image by: Engin Akyurt
With DNA analysis making its way into the commercial realm, it was inevitable that the health industry would get in on the action. But how good is that for the consumer?
In the 1980s, the dairy industry poured tons of cash into a nationwide ad campaign with the slogan: Milk—it does a body good. Judging by me, they were right. Milk was a staple of my diet as a healthy kid, and today middle-aged me regularly drinks about a gallon of skim milk per week and is in fine fettle, with no gastrointestinal issues of any sort.
But that’s me. For some, milk consumption can be an impediment to ideal health, while others may suffer from full-blown lactose intolerance. Not all bodies are created equally. While water and exercise may benefit everyone and saturated fats and processed sugar never did anyone any good, the effect of most everything else, from nuts and roughage to chicken and rice, depends largely on your genes.
That is the biological reality behind the creation of Habit, a company that creates personalized nutrition plans based on a DNA and metabolism test. Send Habit $299, three blood samples, and DNA swab, and Habit tells you how your body responds to food(s) and creates a biology report and an eating plan that users can access both online and in an app.
The need for three blood tests is so that Habit can have data on how your body responds to various foods (not totally dissimilar to the way allergists learn about your allergies by exposing you to potential allergens). After fasting for 10 hours, applicants draw thee first blood sample, then consume a 950-calorie drink (included in the test kit) high in sugar, carbohydrates, and saturated fat. A half-hour later the second sample is drawn, with the third being taken another 90 minutes later.
After a few weeks, users receive information on what their biomarkers and genetic variants indicate about the optimum way to fulfill their dietary needs. Habit’s also sends users an eating plan tailored to fulfill those needs, and users get a session with a registered dietician.
Habit is far from the only company to offer personal recommendations based on genetic analysis. For example, from a saliva sample FitnessGenes analyzes a long list of genes that have been found to affect the body’s ability to build muscle, burn fat, perform various other functions (e.g., ACE for endurance, IL6 for inflammation and recovery, AGT for blood pressure regulation). Based on that and a list of your lifestyle factors and fitness goals, FitnessGenes sends you personalized workout advice and a genetically tailored diet plan.
While the logic behind such services may be basically sound, placing your health habits in the hands of such companies is far from a guarantee that you’ll come out the other side of the bargain with a better you. “Recommendations regarding diet provided to you may or may not be beneficial to you and may cause or exacerbate certain medical problems,” says Habit. "There’s no scientific proof that [services like] this can be a prediction,” Andrew Steele, head of product for DNAFit, another such company, told Business Insider. “It’s just learning more about you so you can better reach your goal."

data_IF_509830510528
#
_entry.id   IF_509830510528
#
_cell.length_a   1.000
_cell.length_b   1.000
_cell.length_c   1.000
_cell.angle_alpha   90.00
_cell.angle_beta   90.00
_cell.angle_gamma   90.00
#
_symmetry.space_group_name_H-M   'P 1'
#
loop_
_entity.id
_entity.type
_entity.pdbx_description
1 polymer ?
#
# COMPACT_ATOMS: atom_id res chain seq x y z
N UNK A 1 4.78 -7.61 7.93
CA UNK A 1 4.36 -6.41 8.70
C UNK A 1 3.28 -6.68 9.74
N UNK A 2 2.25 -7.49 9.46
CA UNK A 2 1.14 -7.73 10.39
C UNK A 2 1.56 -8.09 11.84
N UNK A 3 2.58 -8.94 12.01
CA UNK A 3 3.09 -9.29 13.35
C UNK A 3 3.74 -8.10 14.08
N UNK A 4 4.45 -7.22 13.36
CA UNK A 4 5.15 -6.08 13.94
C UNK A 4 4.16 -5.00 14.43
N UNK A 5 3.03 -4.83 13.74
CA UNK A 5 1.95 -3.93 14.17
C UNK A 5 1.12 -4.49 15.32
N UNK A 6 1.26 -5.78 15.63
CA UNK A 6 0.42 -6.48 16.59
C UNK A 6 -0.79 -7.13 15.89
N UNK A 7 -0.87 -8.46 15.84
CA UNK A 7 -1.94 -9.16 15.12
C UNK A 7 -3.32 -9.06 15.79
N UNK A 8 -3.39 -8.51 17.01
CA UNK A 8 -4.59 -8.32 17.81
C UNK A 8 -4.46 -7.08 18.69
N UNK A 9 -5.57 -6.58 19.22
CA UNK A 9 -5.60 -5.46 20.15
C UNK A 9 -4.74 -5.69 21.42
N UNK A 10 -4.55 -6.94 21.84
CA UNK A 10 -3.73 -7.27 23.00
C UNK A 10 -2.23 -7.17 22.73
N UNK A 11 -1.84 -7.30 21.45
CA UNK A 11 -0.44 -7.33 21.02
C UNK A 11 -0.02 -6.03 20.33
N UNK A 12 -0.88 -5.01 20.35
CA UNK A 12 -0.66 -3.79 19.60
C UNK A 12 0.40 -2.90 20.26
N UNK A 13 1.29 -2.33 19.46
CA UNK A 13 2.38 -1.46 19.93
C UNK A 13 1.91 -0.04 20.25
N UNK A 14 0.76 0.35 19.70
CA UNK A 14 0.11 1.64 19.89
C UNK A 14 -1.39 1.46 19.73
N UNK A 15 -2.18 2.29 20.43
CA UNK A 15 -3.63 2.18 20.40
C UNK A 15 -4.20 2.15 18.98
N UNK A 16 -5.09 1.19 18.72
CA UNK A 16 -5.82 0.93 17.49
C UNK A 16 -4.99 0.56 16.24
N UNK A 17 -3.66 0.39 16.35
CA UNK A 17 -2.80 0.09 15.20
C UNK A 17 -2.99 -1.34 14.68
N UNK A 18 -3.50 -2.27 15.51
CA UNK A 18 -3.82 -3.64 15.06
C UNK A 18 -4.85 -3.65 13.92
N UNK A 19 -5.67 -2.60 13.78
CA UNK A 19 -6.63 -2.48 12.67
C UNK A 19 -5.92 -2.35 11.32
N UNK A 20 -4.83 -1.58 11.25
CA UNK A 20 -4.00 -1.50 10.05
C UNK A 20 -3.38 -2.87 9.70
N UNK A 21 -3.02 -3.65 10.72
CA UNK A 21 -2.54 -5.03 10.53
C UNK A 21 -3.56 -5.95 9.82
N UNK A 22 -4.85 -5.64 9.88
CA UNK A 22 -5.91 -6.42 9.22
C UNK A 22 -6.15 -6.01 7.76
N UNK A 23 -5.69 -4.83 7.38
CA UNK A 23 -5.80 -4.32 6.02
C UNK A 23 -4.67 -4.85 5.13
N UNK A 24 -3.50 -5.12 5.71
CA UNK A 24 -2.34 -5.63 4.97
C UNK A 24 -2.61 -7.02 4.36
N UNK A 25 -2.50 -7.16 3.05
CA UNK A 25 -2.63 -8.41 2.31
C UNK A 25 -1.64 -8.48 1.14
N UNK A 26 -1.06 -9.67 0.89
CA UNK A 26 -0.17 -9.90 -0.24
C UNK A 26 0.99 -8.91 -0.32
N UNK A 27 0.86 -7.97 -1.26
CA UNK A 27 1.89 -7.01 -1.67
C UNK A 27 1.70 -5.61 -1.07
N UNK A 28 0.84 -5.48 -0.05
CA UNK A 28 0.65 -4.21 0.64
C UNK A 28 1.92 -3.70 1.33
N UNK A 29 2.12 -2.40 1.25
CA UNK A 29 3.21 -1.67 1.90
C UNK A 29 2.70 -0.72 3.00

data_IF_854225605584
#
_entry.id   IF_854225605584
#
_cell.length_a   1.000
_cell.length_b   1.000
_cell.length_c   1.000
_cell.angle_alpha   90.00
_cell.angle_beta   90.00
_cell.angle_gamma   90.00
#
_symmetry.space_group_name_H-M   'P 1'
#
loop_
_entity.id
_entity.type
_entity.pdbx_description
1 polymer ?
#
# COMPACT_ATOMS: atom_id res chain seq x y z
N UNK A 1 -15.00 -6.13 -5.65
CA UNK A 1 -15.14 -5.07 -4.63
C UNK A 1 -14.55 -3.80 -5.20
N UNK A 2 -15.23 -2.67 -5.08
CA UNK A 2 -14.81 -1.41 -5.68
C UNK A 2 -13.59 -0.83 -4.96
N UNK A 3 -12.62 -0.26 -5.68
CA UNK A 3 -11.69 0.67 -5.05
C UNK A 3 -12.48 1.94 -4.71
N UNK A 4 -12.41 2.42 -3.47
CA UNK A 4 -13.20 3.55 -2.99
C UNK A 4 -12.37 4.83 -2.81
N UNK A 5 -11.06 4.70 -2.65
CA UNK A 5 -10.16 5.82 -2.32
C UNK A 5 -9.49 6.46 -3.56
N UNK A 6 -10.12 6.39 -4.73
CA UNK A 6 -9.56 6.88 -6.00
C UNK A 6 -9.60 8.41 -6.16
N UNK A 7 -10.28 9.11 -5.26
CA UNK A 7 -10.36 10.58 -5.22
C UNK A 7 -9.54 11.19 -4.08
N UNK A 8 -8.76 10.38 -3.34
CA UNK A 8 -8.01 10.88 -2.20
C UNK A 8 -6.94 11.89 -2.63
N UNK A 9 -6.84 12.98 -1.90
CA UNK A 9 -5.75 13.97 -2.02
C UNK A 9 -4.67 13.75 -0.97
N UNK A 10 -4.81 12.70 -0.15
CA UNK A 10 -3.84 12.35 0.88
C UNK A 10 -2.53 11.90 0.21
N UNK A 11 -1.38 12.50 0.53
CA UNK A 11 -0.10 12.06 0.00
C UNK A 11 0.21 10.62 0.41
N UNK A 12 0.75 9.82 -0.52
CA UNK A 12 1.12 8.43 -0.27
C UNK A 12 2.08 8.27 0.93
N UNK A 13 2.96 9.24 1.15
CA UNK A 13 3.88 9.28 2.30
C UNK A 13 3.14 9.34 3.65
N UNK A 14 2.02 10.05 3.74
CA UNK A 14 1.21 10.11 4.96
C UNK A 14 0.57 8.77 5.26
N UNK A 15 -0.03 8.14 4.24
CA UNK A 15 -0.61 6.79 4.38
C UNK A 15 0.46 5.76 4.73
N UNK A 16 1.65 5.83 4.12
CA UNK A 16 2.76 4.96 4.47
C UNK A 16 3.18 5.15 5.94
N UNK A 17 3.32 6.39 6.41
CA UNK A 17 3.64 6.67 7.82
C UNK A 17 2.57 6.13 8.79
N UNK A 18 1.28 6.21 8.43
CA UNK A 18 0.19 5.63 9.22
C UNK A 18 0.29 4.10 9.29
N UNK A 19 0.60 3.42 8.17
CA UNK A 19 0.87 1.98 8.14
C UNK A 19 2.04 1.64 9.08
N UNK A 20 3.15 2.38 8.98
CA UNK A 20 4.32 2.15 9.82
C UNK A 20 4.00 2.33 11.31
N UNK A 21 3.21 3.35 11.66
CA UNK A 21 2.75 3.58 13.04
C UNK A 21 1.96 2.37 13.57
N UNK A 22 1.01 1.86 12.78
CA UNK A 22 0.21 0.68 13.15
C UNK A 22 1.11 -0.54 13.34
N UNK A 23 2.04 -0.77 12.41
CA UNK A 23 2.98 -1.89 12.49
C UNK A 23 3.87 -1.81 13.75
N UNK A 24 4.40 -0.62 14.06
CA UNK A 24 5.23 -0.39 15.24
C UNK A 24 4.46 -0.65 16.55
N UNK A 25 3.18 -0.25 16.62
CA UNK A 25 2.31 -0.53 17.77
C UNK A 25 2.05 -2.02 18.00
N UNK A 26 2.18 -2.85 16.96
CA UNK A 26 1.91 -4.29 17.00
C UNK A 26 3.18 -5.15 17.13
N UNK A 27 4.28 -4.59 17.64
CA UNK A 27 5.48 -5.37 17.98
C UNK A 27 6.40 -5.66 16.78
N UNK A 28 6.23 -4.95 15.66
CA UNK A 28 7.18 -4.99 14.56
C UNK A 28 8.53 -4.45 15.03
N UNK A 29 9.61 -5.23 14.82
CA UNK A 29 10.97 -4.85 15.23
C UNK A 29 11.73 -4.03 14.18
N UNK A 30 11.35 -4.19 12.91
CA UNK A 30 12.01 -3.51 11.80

But in some cases that learning may have negative consequences in and of itself. “There is a possibility that due to the heritable nature of genetic information, sensitive information may be revealed by your Results that could have implications in terms of inferring paternity/ maternity (e.g. where multiple family Results are known, your Results would suggest you are not genetically related to your father or mother) or other features of your personal genealogy,” says FitnessGenes. “In addition, your Results may reveal you have a higher than average chance of developing a particular condition or disease (e.g. Type 2 diabetes). Such information is likely to be distressing, evoke strong emotions and is obviously irrevocable.”
Moreover, for all of the scientific advances in our understanding of genetics made during the last few decades, this is an ever-developing field. “The research community is continually learning more about genetics and publishing updates to existing knowledge in scientific journals,” notes FitnessGenes. “Our interpretation of your genetic data is reliant on these published studies, and as a result, future scientific research may change the interpretation of your DNA. In the future, the scientific community may show previous research to be incomplete or inaccurate.”
You know the old saying: A little knowledge is a dangerous thing. It may be the case that the personalized diet and exercise regimens available through these relatively new commercial services qualify as more than a little knowledge, but as with any service, the buyer should be wary. Your body is not like everyone else’s, and maintaining it based on its specific needs is sound advice. But users of such services would be wise to regard their results and recommendations as additional data to use toward that end, rather than as a definitive map to finding the healthiest possible you.
About the Author:
Except for a four-month sojourn in Comoros (a small island nation near the northwest of Madagascar), Greggory Moore has lived his entire life in Southern California. Currently he resides in Long Beach, CA, where he engages in a variety of activities, including playing in the band MOVE, performing as a member of RIOTstage, and, of course, writing.
His work has appeared in the Los Angeles Times, OC Weekly, Daily Kos, the Long Beach Post, Random Lengths News, The District Weekly, GreaterLongBeach.com, and a variety of academic and literary journals. HIs first novel, The Use of Regret, was published in 2011, and he is currently at work on his follow-up. For more information: greggorymoore.com
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